There are drawbacks to every kind of alternative to burning fossil fuels in our cars. Electric cars don't have enough range. Hybrids are burdened with what essentially boils down to two parallel powertrains. Hydrogen is limited to where it is available. Bio-ethanol has its own drawbacks, but don't tell that to the performance enthusiast. That's because E85 – similar to what IndyCars run on but mixed with 15 percent pump gasoline – is not only a renewable and cleaner source of energy,
There are drawbacks to every kind of alternative to burning fossil fuels in our cars. Electric cars don't have enough range.Hybrids are burdened with what essentially boils down to two parallel powertrains. Hydrogen is limited to where it is available. Bio-ethanol has its own drawbacks, but don't tell that to the performance enthusiast. That's because E85 – similar to what IndyCars run on but mixed with 15% pump gasoline – is not only a renewable and cleaner source of energy, it also
Abengoa Bioenergy, one of the world's leading producers of biofuels, says that, due to soaring demand for ethanol, it expects to sell 3 billion liters (approximately 793 million gallons) of biofuel in 2011. For Abengoa, that means that nearly all of its biofuel production capacity will have to be used.
Prince Charles is not new to the environmental debate. His blue, 38-year-old Aston Martin, however, has had nothing to do with being environmentally friendly. Until now. The car, a gift from the Queen on Charles' 21st birthday, has joined the growing fleet of cars that run on bioethanol, having been converted to run on surplus British wine.
Système U, a chain of gas stations in France, has decided to stop delivering E85 at the 22 pumps where it was on sale. According to the company's press release, "This biofuel has not found its public. The French adhesion is just not there." Système U comprises more than 900 shops in France, 600 of which have gas pumps.
That Saab loves itself some ethanol is no secret, so it shouldn't be a surprise that the Saab Great Britain's managing director, Jonathan Nash, isn't too pleased with the UK's Chancellor decision to take away the fuel tax rebate for biofuels starting in 2010. Nash said the move shows that the government might be turning its back on biofuels and that the UK will fall behind other European countries on the biofuel front. Nash's full statement is pasted after the jump, but here's a bit of the flavo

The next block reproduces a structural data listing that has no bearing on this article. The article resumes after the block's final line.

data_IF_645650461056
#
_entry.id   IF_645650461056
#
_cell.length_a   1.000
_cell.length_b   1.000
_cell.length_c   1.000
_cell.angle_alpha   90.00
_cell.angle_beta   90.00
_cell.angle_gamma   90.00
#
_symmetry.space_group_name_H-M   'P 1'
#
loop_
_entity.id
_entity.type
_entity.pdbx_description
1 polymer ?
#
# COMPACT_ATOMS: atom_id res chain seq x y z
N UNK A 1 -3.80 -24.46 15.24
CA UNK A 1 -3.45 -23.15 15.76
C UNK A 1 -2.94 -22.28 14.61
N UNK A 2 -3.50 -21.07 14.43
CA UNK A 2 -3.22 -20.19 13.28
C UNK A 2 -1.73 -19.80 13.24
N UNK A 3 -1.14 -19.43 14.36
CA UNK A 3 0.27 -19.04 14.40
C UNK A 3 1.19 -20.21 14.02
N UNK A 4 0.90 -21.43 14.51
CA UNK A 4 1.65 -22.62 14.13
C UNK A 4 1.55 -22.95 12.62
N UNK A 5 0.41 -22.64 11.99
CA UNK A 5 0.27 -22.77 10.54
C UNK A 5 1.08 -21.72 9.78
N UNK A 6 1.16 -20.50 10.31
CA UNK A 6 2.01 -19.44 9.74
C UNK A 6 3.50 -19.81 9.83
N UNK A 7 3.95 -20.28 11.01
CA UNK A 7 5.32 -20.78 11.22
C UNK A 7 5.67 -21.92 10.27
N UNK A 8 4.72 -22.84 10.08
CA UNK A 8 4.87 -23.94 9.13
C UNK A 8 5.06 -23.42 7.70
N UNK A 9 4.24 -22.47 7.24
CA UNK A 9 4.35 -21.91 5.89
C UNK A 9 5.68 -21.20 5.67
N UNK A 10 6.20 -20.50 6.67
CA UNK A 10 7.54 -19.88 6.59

We have shared with you the benefits of butanol over other potential biofuels in past articles. The basics are that butanol can be created from the same crops that are currently being used to create ethanol, and butanol carries more energy density. Ethanol is viewed mainly as a starting point for the biofuel alcohol industry, with butanol being the next logical step. Butanol was created with use in automobile applications in mind right from the start, which was not the case with ethanol, accordi
Nextant, a technology solutions and consulting services company, has published a new report, "Liquid Biofuels: Substituting for Petroleum", which concludes that biodiesel traditionally produced from crops is most likely a transitionary technology. Biodiesel, which is a biodegradable, low-toxicity product, will be around for a long time even if it is not able to substitute for more than a small percentage of the world's total diesel consumption, the report says. Bioethanol is also identified as a
What do pandas and cows have in common? I'll give you one point for saying that they're both mammals. I'll give you two f you said they both have something to do with ethanol.*
The rather oddly-named Panda Panda (shown) is a flexible-fuel vehicle that can run on either methane or conventional gasoline, going on sale in Italy beginning January. Using the floor-plan from the four-wheel-drive Panda but driving only through the front wheels, the supplemental methane tanks are placed where the 4WD mechanicals would be, giving the Panda Panda the bonus of increased range.
There's a great article up on the Energy Efficiency Motorsport (EEMS) website about the use of bioethanol in racing. John Coxon, the author, delves into some history, some basic facts about bioethanol's make-up and production processes, as well as some of the difficulties faced by racers who use it.